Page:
Mitt Romney and Rick Santorum each won Republican presidential primaries in multiple states on Tuesday night, with Romney taking the key battleground of Ohio on a Super Tuesday that highlighted stubborn divisions in their party.
Former House speaker Newt Gingrich won the primary in his home state of Georgia, once again reviving his campaign. Rep. Ron Paul of Texas did surprisingly well in a losing effort in Virginia, indicating that a tumultuous four-way GOP race is likely to rumble on for weeks.
Romney narrowly beat Santorum in Ohio, where he had trailed badly in recent weeks, but rebounded as a result of heavy TV advertising and repeated visits to the state. Ohio was the biggest prize of Super Tuesday, as it is key to Republican hopes in November’s general election. Romney also won four states where he faced little opposition: Massachusetts, the state he served as governor, as well as Virginia, Vermont and Idaho. In the Alaska caucuses, the Associated Press projected him to defeat Santorum by a 4 percent margin.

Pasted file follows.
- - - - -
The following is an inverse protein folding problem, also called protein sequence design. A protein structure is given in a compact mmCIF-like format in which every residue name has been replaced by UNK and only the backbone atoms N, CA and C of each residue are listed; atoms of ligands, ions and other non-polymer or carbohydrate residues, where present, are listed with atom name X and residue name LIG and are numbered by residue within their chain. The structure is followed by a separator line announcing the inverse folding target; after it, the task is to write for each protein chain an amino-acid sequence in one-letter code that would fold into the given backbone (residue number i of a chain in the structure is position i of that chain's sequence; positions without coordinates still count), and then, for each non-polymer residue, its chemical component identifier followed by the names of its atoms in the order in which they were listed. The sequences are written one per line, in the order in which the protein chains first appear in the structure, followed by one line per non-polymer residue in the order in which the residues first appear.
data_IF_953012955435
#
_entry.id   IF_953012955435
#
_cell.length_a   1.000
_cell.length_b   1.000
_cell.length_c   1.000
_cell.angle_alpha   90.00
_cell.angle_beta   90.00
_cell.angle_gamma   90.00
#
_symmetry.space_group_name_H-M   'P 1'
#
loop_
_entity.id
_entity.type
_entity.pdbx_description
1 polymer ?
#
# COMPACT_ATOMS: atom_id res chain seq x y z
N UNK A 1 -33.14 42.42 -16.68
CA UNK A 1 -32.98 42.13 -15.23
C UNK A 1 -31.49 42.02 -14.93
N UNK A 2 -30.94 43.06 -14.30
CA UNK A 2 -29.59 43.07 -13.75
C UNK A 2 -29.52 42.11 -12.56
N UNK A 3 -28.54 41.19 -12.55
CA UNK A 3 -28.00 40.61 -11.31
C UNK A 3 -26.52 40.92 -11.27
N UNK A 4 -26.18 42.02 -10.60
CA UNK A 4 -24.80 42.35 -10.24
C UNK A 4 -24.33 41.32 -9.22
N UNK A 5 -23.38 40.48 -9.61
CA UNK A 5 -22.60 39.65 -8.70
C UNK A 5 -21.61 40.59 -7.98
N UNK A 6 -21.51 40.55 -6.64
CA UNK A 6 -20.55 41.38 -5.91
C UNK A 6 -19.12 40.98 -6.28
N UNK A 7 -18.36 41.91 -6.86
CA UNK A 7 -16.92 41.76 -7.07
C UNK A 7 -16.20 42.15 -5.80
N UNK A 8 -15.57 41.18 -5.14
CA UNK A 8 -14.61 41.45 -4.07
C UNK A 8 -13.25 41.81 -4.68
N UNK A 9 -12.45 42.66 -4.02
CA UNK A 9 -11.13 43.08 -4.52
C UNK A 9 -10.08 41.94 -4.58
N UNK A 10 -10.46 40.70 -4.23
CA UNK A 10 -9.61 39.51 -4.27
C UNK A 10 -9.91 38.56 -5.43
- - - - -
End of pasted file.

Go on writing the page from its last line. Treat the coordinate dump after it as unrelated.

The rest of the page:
Those victories helped Romney add to his lead in delegates, the tally that will ultimately determine the GOP’s nominee.
“We’re counting up the delegates, and that looks good,” Romney said Tuesday night in Boston, in a speech that focused on President Obama and paid little heed to his GOP rivals. “And we’re counting down the days until November, and that looks even better.”
But Santorum scored wins in Oklahoma, Tennessee and North Dakota. Those victories, as well as his close loss in Ohio, underscored his ability to draw conservative and blue-collar voters with a bargain-basement campaign. Although Romney may be capturing the Republican Party’s delegates, he is struggling to capture its passion.